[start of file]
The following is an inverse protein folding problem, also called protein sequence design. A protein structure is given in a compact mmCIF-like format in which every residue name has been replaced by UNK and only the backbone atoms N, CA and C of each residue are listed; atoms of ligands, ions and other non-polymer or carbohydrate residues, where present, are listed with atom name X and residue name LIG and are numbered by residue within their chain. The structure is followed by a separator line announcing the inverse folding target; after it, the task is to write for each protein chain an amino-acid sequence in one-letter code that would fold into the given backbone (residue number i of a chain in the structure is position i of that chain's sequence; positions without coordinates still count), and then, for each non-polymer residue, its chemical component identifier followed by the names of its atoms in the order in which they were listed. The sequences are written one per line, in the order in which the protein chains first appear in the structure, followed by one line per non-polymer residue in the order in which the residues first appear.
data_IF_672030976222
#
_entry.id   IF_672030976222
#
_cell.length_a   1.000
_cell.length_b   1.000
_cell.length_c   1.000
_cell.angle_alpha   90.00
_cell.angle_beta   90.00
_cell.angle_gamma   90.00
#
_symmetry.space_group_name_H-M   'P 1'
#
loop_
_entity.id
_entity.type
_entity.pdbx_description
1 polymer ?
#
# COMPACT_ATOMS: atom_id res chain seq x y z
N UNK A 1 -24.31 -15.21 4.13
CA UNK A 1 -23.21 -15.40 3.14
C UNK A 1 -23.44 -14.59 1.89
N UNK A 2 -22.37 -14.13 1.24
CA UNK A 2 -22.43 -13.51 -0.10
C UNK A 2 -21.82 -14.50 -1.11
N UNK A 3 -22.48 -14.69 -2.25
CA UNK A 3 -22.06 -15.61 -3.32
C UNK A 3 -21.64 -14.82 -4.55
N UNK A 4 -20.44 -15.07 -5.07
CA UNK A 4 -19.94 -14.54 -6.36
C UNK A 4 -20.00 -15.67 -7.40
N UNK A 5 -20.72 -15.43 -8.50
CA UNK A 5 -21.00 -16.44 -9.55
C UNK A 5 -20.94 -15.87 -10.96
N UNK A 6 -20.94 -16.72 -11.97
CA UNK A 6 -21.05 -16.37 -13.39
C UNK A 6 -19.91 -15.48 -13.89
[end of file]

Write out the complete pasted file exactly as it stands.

The following is an inverse protein folding problem, also called protein sequence design. A protein structure is given in a compact mmCIF-like format in which every residue name has been replaced by UNK and only the backbone atoms N, CA and C of each residue are listed; atoms of ligands, ions and other non-polymer or carbohydrate residues, where present, are listed with atom name X and residue name LIG and are numbered by residue within their chain. The structure is followed by a separator line announcing the inverse folding target; after it, the task is to write for each protein chain an amino-acid sequence in one-letter code that would fold into the given backbone (residue number i of a chain in the structure is position i of that chain's sequence; positions without coordinates still count), and then, for each non-polymer residue, its chemical component identifier followed by the names of its atoms in the order in which they were listed. The sequences are written one per line, in the order in which the protein chains first appear in the structure, followed by one line per non-polymer residue in the order in which the residues first appear.
data_IF_672030976222
#
_entry.id   IF_672030976222
#
_cell.length_a   1.000
_cell.length_b   1.000
_cell.length_c   1.000
_cell.angle_alpha   90.00
_cell.angle_beta   90.00
_cell.angle_gamma   90.00
#
_symmetry.space_group_name_H-M   'P 1'
#
loop_
_entity.id
_entity.type
_entity.pdbx_description
1 polymer ?
#
# COMPACT_ATOMS: atom_id res chain seq x y z
N UNK A 1 -24.31 -15.21 4.13
CA UNK A 1 -23.21 -15.40 3.14
C UNK A 1 -23.44 -14.59 1.89
N UNK A 2 -22.37 -14.13 1.24
CA UNK A 2 -22.43 -13.51 -0.10
C UNK A 2 -21.82 -14.50 -1.11
N UNK A 3 -22.48 -14.69 -2.25
CA UNK A 3 -22.06 -15.61 -3.32
C UNK A 3 -21.64 -14.82 -4.55
N UNK A 4 -20.44 -15.07 -5.07
CA UNK A 4 -19.94 -14.54 -6.36
C UNK A 4 -20.00 -15.67 -7.40
N UNK A 5 -20.72 -15.43 -8.50
CA UNK A 5 -21.00 -16.44 -9.55
C UNK A 5 -20.94 -15.87 -10.96
N UNK A 6 -20.94 -16.72 -11.97
CA UNK A 6 -21.05 -16.37 -13.39
C UNK A 6 -19.91 -15.48 -13.89